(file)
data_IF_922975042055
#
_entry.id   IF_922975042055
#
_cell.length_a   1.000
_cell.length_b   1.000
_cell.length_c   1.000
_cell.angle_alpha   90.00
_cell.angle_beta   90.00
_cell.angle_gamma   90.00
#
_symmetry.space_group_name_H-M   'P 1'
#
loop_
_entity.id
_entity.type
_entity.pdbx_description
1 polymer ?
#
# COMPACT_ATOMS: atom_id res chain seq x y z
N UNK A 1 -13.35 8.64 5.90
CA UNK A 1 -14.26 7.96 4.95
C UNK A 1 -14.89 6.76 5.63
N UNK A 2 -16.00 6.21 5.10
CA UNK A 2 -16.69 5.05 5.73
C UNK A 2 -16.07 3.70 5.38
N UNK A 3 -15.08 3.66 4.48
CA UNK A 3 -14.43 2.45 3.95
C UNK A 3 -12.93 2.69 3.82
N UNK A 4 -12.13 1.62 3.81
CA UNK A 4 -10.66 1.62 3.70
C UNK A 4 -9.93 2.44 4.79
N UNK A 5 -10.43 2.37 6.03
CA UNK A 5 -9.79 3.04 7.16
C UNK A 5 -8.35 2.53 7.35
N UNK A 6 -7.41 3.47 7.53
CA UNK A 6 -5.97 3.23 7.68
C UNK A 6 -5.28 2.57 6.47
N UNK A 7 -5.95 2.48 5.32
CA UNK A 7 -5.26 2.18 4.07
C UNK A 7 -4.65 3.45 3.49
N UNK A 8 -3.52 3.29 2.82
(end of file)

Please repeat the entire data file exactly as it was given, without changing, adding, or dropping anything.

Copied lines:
data_IF_922975042055
#
_entry.id   IF_922975042055
#
_cell.length_a   1.000
_cell.length_b   1.000
_cell.length_c   1.000
_cell.angle_alpha   90.00
_cell.angle_beta   90.00
_cell.angle_gamma   90.00
#
_symmetry.space_group_name_H-M   'P 1'
#
loop_
_entity.id
_entity.type
_entity.pdbx_description
1 polymer ?
#
# COMPACT_ATOMS: atom_id res chain seq x y z
N UNK A 1 -13.35 8.64 5.90
CA UNK A 1 -14.26 7.96 4.95
C UNK A 1 -14.89 6.76 5.63
N UNK A 2 -16.00 6.21 5.10
CA UNK A 2 -16.69 5.05 5.73
C UNK A 2 -16.07 3.70 5.38
N UNK A 3 -15.08 3.66 4.48
CA UNK A 3 -14.43 2.45 3.95
C UNK A 3 -12.93 2.69 3.82
N UNK A 4 -12.13 1.62 3.81
CA UNK A 4 -10.66 1.62 3.70
C UNK A 4 -9.93 2.44 4.79
N UNK A 5 -10.43 2.37 6.03
CA UNK A 5 -9.79 3.04 7.16
C UNK A 5 -8.35 2.53 7.35
N UNK A 6 -7.41 3.47 7.53
CA UNK A 6 -5.97 3.23 7.68
C UNK A 6 -5.28 2.57 6.47
N UNK A 7 -5.95 2.48 5.32
CA UNK A 7 -5.26 2.18 4.07
C UNK A 7 -4.65 3.45 3.49
N UNK A 8 -3.52 3.29 2.82